We talk about the future of work in the HigherEd space - at conferences, at webinars, in papers. But we fund billions to K12 startups that are complementing our current Industrial Age Education system! How will we create leaders of mid 21st century tomorrow, with a 19th-century curriculum?
2020 was the year of EdTech for both entrepreneurs and investors, but it wasn’t the year of Education for an overwhelming majority.
The current factory-model, Industrial-Age school system has highly compartmentalized learning into subject areas, and students are expected to learn the same content in the same amount of time. The current school system strives for standardization and was not designed to meet individual learners’ needs. Rather it was designed to sort students into laborers and managers, and students are forced to move on with the rest of the class regardless of whether or not they have mastered the subject, and thus many students accumulate learning deficits and eventually drop out.
Sir Ken Robinson’s amazing TedTalk, Do schools kill creativity? struck a profound chord with me (it remains to this day the most popular TED talk of all time, having been viewed nearly 50 million times). I decided to explore ideas from the talks and also his book Creative Schools, and The Learner-Centered Paradigm of Education further.
What might a learner-centered school of the future look like?
A Thought Experiment Vision #1
Moving away from a factory-model, Industrial-Age school system that compartmentalized learning into subject areas, and students are expected to learn the same content in the same amount of time.
# 1 - Imagine that there are no grade levels for this school. Instead, each of the students strives to master and check off the skills from a master repository of skills to be acquired.
# 2 - Each student has different levels of progress in every skill, according to his or her interests, talents, and pace. The student moves to the next topic as soon as she or he masters the current one. While each student must reach mastery level before moving on, students also do not need to wait for others who are not yet at that level of learning.
#3 - The teacher is a guide or facilitator who works with the student for at least four years, building a long-term, caring relationship. The teacher’s role is to help the student and parents to decide upon appropriate learning goals and to help identify and facilitate the best way for the student to achieve those goals. Each student has a personal learning plan that is jointly developed every two months by the student, parents, and teacher.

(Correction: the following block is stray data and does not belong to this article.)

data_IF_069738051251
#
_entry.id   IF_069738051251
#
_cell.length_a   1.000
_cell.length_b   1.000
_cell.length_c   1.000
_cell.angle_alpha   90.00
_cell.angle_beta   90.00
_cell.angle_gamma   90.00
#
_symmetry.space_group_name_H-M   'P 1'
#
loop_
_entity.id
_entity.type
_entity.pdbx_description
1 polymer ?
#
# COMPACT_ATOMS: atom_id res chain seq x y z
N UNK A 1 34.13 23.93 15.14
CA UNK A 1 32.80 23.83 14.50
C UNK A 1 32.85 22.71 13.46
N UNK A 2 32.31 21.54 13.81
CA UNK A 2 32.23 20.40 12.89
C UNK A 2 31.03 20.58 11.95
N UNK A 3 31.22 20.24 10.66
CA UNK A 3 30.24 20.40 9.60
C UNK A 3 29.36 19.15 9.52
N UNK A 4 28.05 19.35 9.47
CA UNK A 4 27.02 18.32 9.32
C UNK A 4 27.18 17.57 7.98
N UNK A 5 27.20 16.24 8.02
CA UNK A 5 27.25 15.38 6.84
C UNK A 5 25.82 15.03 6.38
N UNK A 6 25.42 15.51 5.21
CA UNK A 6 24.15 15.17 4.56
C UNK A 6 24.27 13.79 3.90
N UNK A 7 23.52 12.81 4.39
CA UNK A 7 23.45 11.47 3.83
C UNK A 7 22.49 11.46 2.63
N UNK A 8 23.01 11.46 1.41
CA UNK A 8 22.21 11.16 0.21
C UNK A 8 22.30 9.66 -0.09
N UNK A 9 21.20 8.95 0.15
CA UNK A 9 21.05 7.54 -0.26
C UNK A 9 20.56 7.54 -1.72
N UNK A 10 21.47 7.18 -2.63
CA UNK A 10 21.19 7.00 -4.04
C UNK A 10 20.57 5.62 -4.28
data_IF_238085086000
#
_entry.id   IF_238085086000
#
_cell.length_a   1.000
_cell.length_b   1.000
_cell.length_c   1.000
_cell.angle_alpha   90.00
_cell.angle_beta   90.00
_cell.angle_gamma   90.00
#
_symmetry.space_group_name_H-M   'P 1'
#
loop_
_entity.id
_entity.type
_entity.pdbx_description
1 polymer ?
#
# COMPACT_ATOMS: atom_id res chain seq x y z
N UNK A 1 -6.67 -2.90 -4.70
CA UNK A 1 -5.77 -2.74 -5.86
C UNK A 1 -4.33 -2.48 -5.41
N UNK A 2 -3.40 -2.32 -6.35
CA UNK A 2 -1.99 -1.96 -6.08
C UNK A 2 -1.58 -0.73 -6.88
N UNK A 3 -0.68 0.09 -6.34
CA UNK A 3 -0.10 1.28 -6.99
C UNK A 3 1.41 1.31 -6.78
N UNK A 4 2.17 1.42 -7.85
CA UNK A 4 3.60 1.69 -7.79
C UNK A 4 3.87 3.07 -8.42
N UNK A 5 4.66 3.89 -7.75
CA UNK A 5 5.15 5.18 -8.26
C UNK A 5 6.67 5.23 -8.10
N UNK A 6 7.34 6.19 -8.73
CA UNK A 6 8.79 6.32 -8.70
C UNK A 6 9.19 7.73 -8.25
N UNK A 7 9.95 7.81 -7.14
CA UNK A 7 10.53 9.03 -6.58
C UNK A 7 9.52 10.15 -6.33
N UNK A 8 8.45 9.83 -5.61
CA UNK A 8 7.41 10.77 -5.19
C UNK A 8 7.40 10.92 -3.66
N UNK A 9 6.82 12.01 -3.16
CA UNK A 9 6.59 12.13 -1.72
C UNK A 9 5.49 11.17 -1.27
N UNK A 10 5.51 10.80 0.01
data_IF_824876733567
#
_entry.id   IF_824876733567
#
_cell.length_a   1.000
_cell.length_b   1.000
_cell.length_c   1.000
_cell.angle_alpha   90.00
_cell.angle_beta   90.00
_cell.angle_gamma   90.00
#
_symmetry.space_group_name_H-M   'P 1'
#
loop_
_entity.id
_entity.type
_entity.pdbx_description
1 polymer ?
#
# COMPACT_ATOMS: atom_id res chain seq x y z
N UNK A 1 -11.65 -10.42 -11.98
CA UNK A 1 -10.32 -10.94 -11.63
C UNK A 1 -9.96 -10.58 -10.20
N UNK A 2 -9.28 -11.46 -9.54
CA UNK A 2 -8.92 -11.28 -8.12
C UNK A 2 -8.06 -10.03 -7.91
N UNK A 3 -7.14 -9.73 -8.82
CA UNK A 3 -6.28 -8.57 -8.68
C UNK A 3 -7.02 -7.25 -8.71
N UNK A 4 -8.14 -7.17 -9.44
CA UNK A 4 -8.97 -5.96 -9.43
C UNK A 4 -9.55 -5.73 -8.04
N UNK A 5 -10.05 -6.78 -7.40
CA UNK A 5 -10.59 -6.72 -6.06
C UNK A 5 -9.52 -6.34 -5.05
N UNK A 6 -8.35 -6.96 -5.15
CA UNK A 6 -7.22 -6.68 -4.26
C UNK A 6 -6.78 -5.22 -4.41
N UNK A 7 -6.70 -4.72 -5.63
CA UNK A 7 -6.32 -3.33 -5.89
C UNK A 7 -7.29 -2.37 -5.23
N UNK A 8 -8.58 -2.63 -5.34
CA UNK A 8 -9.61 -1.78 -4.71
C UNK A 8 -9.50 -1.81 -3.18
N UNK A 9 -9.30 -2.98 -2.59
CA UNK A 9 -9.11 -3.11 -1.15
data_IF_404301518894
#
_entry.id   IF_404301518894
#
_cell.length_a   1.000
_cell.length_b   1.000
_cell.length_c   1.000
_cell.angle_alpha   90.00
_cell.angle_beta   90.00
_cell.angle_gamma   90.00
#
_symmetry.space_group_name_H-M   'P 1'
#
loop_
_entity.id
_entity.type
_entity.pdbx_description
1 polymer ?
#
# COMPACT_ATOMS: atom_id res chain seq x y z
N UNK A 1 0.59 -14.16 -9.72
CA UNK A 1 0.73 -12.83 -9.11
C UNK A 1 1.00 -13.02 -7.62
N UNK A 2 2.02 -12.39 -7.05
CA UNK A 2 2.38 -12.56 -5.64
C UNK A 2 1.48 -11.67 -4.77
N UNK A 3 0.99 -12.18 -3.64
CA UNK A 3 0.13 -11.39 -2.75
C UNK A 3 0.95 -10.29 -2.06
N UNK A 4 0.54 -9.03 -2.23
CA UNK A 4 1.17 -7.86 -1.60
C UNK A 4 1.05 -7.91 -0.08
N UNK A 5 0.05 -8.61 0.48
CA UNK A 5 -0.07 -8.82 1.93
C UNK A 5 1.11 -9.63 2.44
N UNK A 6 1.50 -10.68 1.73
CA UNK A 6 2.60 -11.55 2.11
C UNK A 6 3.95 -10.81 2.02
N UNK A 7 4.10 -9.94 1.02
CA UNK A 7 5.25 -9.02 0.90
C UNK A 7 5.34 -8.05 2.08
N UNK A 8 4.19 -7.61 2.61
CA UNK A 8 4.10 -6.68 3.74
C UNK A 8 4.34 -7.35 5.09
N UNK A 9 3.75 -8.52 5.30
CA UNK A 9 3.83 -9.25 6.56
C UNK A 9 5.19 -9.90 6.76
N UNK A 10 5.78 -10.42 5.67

#4 - Most learning is interdisciplinary, drawing from both specific and general knowledge and interpersonal and decision-making skills. Much of the focus is on developing higher-order thinking skills.
#5 - Instead of marks or grades, students receive ratings of “developing,” “proficient” (the minimum required to pass), or “expert” in every skill area.
# 6 - Each teacher has a group of students with whom she or he works for several years—a developmental stage of their lives. The teacher works with 3–10 other teachers in a small learning community (SLC) in which the learners are multi-aged and get to know each other well.
# 7 - Students get to choose which teacher they want (stating their first, second, and third choice), and teacher bonuses are based on the amount of demand for them.
This is just one of many possible alternate visions, most ideas need further elaboration on details. Nonetheless, this picture of a learner-centered paradigm of schooling could help us to prevail over the industrial-age paradigm of learning and schools so that we can create a better place for our children to learn.
While it's great that we are teaching every kid on the planet to code today, we really need to focus on the core problem - Reimagining the Industrial Age school education system and overhauling it!
We need more experimental school models that combine innovative pedagogy, new outcome constructs, and powerful tools that enable enriching learning experiences.
We need more schools that allow our kids to fail and want to get up and try again and again.
It just seems apt to close this one out, with another of my favorite quote by Sir Ken Robinson.
Alternate vision #2 - coming soon!
Thanks for taking out the time to read Impacting With EdTech. Hope you liked this issue. Any thoughts, comments, or suggestions? Feel free to reply by email or reach out to me on Twitter. If you think someone else will be benefited, feel free to forward the email.Appreciate your support!